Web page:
Christmas, Sainsburys and advertising.

Sainsbury’s you confusing entity! It’s difficult enough to reconcile my instinctive love of Christmas with my learnt anti-consumerist views, without you having to bring war into the mix as well. Every year we are bombarded with different companies trying to make an impression on us emotionally with their annual Christmas advert. This year Sainsbury’s has chosen a historical moment in WWI to encourage us to release our hormones so we are more susceptible to their message and brand. Props to their marketing team, because whether it has caused you to buy something from there or not, a lot of people have an opinion on it.

It is quite a difficult thing for me to straighten out in my mind, all of these different feelings towards the holiday. To me, Christmas has (ironically considering the name) very pagan connotations. I picture cold nights, hot fires, big meals, family and friends all huddling against the cold. It conjures feelings of fire and blood, love and death. When I go into a shop to be confronted with the sounds of whichever latest band is trying to cash in on those primitive feelings by releasing some sort of watered down plastic song, it doesn’t really piss me off. I feel like they are chasing crumbs of something much larger.

The video that they have made is beautifully done, with wonderful sentiments at its base. The event that they are depicting did (roughly) take place as they have shown. The reason it has angered so many people is multi layered. This idea of making the first World War, and trench warfare in particular, something that is beautiful and stylized is seen as doing a disservice to the men who fought and died there. It was not beautiful. The filmmakers opted to leave out a lot of the grimmer details. They have picked and chosen what they think is appropriate, and what will illicit the right mix of emotions from us in order to get us to buy from them.  It should be mentioned that the advert is done with the full backing of the Royal British Legion, and that all of the profits made on the £1 chocolate bar shown in the film will go to that charity. However, Sainsbury’s did not make the advert so that you would give to charity, or buy the chocolate bar.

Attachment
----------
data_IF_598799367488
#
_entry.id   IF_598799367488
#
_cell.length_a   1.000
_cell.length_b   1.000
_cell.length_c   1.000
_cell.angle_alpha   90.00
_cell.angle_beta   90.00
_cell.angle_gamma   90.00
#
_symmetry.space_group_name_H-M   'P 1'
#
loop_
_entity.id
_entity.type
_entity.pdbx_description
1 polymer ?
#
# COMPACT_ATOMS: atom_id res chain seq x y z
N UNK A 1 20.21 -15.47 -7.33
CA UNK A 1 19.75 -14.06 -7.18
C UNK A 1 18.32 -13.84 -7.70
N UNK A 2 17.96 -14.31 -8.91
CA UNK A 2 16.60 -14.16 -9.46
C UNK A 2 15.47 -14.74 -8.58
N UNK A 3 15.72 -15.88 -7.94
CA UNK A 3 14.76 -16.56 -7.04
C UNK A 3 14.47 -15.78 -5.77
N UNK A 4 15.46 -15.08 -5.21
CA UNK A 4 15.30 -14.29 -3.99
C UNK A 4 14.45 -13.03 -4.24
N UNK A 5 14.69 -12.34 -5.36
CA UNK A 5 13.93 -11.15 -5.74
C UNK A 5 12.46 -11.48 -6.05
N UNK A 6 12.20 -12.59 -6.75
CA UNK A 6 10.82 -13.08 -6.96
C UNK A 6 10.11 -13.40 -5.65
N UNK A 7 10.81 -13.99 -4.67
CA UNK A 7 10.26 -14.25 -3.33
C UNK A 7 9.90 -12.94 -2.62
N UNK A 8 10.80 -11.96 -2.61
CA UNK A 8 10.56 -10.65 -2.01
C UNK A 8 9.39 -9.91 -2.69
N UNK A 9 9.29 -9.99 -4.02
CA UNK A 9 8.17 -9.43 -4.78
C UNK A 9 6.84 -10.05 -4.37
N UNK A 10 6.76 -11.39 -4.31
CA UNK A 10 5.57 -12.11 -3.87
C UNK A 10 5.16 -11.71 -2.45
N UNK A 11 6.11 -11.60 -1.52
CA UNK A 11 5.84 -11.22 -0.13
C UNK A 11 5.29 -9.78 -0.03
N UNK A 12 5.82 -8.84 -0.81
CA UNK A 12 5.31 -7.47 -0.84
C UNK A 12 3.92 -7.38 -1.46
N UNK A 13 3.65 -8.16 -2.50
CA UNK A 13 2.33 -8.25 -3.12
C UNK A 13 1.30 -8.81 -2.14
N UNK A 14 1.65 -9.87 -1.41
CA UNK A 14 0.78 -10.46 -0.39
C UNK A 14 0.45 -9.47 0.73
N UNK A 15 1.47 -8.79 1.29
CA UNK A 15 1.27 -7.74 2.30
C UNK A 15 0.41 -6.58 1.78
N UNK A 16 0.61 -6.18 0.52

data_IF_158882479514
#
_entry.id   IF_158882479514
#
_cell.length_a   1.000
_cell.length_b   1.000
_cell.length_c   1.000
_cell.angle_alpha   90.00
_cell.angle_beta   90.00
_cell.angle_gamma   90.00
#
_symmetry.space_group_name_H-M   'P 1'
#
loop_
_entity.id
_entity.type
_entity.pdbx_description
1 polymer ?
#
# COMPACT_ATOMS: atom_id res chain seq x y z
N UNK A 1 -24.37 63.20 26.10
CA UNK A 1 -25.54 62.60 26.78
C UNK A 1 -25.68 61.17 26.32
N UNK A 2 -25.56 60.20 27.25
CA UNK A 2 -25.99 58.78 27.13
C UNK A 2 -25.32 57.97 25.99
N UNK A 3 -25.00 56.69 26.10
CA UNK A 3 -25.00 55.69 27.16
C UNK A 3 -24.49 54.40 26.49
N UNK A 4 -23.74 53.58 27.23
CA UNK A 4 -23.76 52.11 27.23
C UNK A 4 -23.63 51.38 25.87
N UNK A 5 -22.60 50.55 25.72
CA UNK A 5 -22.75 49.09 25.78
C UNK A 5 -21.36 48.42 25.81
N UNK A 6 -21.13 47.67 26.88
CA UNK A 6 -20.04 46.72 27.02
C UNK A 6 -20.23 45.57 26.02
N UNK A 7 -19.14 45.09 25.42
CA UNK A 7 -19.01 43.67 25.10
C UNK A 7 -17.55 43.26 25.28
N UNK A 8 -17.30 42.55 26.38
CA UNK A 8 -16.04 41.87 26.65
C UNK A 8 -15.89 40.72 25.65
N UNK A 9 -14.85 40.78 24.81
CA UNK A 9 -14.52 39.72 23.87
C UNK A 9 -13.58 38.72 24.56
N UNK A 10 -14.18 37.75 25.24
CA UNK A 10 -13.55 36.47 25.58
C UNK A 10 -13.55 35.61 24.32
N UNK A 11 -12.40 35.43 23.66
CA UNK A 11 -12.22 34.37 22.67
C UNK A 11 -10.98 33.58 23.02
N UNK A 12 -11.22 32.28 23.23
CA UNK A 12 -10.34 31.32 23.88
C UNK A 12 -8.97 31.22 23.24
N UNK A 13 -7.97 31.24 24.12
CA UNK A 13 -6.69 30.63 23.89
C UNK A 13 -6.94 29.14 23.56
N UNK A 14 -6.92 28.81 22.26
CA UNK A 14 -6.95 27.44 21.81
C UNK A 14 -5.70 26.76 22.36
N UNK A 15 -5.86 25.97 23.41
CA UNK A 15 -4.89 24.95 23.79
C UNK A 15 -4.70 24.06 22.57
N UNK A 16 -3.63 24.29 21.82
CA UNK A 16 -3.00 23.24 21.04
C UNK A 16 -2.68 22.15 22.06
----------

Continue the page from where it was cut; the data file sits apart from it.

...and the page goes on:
I can’t help but buy into the sentiments the advert is trying to express. The annual Christmas advert extravaganzas are emotional orgies, they are using literally decades of advertising/marketing experience in order to see who can make us feel the most. This advert to me shows the absolute futility and uselessness of war. I sincerely hope more and larger companies start using that as a theme to make us feel, rather than playing on our fears and insecurities.

The reason Christmas is becoming increasingly commercialised and pushed down our throats is to sell this idea of family, love and unity that we don’t get the rest of the time. Companies and businesses exploit these feelings in order to sell us products. The fact that it works so well, the fact that I can walk into a shop, see a Coca-Cola bastardised version of Santa Claus and feel all warm on the inside is a testament to how much we are craving those feelings.  Instead of writing Christmas off at the same time as we write off these practices, we should separate them. The rest of the year advertisers use the exact same psychological techniques to sell to us, usually wish a nice slice of insecurity to go with it. I would rather be sold a product based on ideas of love, community and warmth than based on the fact I don’t have the arse of a 13 year old girl.

If you are bothered by the commercialisation of Christmas, try and do exactly what the filmmakers have done. Take the best parts out of the situation and use them to your advantage. Large corporations are manipulating us and dividing us every single day. We are exposed to their message, their ideals and subject ultimately to the laws that they help to push through our Parliament. The advert ultimately has an anti-war message and a strong theme about a shared common humanity. Take those sentiments and allow them to colour your view of the world and don’t buy lots of useless crap you don’t need.  Give your mum a call and tell her you love her, without going wild in Selfridges and throwing yourself into debt. Bake a friend some brownies, leave the selection boxes on the shelf.

If Christmas has meaning to you and you are offended by its commercialisation then take a leaf out of Mr Dickens book and honour Christmas in your heart, and try to keep it all the year.


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